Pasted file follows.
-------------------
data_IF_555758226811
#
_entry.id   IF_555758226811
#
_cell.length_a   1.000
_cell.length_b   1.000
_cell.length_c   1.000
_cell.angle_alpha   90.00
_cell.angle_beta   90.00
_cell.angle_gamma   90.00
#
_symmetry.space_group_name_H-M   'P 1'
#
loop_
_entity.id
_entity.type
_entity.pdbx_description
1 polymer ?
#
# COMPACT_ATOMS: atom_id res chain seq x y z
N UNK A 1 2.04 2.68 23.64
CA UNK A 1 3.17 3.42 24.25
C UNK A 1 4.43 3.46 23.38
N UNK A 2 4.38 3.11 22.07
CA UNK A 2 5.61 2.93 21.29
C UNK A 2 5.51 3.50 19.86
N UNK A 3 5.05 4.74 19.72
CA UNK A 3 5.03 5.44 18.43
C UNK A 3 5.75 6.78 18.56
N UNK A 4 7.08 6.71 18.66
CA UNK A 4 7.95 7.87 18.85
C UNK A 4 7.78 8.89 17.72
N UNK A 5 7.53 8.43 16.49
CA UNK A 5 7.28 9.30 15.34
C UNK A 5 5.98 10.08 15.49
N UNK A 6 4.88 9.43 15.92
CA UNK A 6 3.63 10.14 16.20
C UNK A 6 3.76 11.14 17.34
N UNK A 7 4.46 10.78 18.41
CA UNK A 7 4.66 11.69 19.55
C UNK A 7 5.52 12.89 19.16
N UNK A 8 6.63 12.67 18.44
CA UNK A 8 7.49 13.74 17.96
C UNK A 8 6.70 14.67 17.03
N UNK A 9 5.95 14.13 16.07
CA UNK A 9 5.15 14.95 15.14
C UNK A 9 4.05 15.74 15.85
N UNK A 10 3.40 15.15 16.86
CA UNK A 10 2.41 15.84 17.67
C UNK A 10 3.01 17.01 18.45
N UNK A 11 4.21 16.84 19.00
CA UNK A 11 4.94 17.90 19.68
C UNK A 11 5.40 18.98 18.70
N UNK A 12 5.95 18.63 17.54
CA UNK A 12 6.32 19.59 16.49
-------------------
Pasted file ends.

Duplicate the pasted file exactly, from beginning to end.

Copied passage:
data_IF_555758226811
#
_entry.id   IF_555758226811
#
_cell.length_a   1.000
_cell.length_b   1.000
_cell.length_c   1.000
_cell.angle_alpha   90.00
_cell.angle_beta   90.00
_cell.angle_gamma   90.00
#
_symmetry.space_group_name_H-M   'P 1'
#
loop_
_entity.id
_entity.type
_entity.pdbx_description
1 polymer ?
#
# COMPACT_ATOMS: atom_id res chain seq x y z
N UNK A 1 2.04 2.68 23.64
CA UNK A 1 3.17 3.42 24.25
C UNK A 1 4.43 3.46 23.38
N UNK A 2 4.38 3.11 22.07
CA UNK A 2 5.61 2.93 21.29
C UNK A 2 5.51 3.50 19.86
N UNK A 3 5.05 4.74 19.72
CA UNK A 3 5.03 5.44 18.43
C UNK A 3 5.75 6.78 18.56
N UNK A 4 7.08 6.71 18.66
CA UNK A 4 7.95 7.87 18.85
C UNK A 4 7.78 8.89 17.72
N UNK A 5 7.53 8.43 16.49
CA UNK A 5 7.28 9.30 15.34
C UNK A 5 5.98 10.08 15.49
N UNK A 6 4.88 9.43 15.92
CA UNK A 6 3.63 10.14 16.20
C UNK A 6 3.76 11.14 17.34
N UNK A 7 4.46 10.78 18.41
CA UNK A 7 4.66 11.69 19.55
C UNK A 7 5.52 12.89 19.16
N UNK A 8 6.63 12.67 18.44
CA UNK A 8 7.49 13.74 17.96
C UNK A 8 6.70 14.67 17.03
N UNK A 9 5.95 14.13 16.07
CA UNK A 9 5.15 14.95 15.14
C UNK A 9 4.05 15.74 15.85
N UNK A 10 3.40 15.15 16.86
CA UNK A 10 2.41 15.84 17.67
C UNK A 10 3.01 17.01 18.45
N UNK A 11 4.21 16.84 19.00
CA UNK A 11 4.94 17.90 19.68
C UNK A 11 5.40 18.98 18.70
N UNK A 12 5.95 18.63 17.54
CA UNK A 12 6.32 19.59 16.49